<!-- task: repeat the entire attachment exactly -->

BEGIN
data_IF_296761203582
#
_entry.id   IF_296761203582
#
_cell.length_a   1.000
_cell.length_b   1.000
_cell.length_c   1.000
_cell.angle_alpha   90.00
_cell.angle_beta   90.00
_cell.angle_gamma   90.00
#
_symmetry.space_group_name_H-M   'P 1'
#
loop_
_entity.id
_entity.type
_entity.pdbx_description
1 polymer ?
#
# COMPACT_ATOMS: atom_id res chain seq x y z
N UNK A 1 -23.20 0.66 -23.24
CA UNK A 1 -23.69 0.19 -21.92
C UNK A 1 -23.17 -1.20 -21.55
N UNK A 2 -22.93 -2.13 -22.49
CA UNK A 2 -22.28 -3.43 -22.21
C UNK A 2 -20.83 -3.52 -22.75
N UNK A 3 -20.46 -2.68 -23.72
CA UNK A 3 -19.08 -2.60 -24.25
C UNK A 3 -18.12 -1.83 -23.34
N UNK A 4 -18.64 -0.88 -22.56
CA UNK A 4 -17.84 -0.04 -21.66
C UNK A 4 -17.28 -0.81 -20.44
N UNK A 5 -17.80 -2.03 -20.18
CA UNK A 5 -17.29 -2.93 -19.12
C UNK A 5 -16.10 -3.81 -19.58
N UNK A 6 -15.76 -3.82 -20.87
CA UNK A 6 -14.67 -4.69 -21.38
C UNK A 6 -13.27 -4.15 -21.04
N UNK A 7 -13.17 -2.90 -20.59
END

data_IF_296761203582
#
_entry.id   IF_296761203582
#
_cell.length_a   1.000
_cell.length_b   1.000
_cell.length_c   1.000
_cell.angle_alpha   90.00
_cell.angle_beta   90.00
_cell.angle_gamma   90.00
#
_symmetry.space_group_name_H-M   'P 1'
#
loop_
_entity.id
_entity.type
_entity.pdbx_description
1 polymer ?
#
# COMPACT_ATOMS: atom_id res chain seq x y z
N UNK A 1 -23.20 0.66 -23.24
CA UNK A 1 -23.69 0.19 -21.92
C UNK A 1 -23.17 -1.20 -21.55
N UNK A 2 -22.93 -2.13 -22.49
CA UNK A 2 -22.28 -3.43 -22.21
C UNK A 2 -20.83 -3.52 -22.75
N UNK A 3 -20.46 -2.68 -23.72
CA UNK A 3 -19.08 -2.60 -24.25
C UNK A 3 -18.12 -1.83 -23.34
N UNK A 4 -18.64 -0.88 -22.56
CA UNK A 4 -17.84 -0.04 -21.66
C UNK A 4 -17.28 -0.81 -20.44
N UNK A 5 -17.80 -2.03 -20.18
CA UNK A 5 -17.29 -2.93 -19.12
C UNK A 5 -16.10 -3.81 -19.58
N UNK A 6 -15.76 -3.82 -20.87
CA UNK A 6 -14.67 -4.69 -21.38
C UNK A 6 -13.27 -4.15 -21.04
N UNK A 7 -13.17 -2.90 -20.59